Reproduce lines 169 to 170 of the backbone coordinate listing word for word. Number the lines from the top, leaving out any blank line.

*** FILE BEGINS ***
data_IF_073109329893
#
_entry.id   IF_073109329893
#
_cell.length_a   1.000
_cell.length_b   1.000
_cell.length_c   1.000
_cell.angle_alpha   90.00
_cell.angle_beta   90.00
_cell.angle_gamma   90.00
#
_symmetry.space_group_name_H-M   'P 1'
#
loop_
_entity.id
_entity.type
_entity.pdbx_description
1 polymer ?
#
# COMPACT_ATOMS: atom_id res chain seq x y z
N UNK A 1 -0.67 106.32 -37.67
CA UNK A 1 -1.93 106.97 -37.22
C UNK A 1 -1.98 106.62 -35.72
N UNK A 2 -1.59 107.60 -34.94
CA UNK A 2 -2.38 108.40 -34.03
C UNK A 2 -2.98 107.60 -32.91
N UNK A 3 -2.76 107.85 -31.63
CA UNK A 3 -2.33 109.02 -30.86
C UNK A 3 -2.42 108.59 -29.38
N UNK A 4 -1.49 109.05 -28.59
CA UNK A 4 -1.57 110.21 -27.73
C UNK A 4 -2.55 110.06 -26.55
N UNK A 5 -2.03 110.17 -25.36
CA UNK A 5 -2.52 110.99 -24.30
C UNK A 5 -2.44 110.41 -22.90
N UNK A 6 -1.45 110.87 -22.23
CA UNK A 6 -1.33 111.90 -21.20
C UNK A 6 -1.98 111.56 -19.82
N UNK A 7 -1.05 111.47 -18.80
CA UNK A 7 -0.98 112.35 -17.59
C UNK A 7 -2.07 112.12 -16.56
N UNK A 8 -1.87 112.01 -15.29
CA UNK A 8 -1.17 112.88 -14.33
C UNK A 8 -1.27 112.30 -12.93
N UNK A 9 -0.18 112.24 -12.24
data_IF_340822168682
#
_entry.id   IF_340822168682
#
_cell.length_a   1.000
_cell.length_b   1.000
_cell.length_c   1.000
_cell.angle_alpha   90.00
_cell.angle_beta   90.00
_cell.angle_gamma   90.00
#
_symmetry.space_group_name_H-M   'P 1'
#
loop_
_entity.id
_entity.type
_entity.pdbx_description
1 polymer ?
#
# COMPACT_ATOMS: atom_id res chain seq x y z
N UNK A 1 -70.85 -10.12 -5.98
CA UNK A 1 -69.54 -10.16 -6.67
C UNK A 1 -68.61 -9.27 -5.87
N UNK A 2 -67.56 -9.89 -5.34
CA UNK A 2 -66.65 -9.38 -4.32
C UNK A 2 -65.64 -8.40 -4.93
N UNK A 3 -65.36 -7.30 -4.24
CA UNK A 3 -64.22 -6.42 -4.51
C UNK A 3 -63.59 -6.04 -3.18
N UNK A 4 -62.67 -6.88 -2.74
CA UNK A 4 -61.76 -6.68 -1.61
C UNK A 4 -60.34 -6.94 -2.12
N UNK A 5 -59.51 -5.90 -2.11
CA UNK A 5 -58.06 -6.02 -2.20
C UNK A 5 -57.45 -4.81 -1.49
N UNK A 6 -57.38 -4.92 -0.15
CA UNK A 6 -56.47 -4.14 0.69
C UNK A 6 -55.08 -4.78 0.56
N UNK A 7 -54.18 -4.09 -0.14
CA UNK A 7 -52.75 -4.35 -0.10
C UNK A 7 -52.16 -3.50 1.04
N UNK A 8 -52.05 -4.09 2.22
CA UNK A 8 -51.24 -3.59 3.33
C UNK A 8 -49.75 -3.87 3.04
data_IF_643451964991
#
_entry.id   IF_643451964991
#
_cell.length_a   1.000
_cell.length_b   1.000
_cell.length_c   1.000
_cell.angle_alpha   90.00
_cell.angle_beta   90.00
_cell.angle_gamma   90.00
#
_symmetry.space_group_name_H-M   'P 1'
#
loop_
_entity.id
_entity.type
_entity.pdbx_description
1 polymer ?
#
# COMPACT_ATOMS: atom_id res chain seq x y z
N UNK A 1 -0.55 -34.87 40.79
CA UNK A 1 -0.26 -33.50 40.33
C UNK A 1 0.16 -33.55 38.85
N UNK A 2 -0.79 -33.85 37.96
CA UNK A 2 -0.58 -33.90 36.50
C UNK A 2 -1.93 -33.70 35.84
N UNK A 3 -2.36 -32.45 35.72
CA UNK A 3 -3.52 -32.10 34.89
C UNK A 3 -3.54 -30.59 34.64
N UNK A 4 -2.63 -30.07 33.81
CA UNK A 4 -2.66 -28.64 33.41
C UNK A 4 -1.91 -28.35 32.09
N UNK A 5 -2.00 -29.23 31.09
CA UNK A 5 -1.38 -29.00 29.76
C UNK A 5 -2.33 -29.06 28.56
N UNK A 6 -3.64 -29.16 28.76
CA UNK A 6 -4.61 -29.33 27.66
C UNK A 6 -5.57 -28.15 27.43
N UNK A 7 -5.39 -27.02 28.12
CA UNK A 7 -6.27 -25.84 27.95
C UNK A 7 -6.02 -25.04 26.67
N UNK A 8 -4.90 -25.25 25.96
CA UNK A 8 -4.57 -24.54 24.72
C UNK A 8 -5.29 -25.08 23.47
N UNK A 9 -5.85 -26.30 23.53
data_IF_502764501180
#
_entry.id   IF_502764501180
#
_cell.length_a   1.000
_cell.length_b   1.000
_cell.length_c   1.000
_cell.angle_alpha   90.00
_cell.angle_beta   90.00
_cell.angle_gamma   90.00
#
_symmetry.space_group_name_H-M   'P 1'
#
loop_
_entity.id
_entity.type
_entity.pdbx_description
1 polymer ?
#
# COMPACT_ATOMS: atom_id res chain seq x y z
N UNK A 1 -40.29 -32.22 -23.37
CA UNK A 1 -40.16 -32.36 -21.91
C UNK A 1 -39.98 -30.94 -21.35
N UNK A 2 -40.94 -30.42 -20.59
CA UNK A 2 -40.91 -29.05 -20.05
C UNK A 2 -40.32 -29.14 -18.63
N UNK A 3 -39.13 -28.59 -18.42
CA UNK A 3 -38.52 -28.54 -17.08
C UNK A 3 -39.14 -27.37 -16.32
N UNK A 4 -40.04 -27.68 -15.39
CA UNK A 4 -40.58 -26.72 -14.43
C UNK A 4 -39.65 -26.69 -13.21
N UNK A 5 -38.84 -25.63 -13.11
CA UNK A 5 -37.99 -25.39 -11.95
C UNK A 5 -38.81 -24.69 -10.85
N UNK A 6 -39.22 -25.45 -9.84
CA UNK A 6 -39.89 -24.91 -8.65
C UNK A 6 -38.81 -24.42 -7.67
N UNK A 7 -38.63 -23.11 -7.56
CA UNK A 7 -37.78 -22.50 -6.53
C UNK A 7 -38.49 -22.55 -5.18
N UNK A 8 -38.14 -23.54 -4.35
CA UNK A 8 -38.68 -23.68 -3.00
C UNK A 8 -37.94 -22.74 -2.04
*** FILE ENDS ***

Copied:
C UNK A 5 -38.81 -24.69 -10.85
N UNK A 6 -39.22 -25.45 -9.84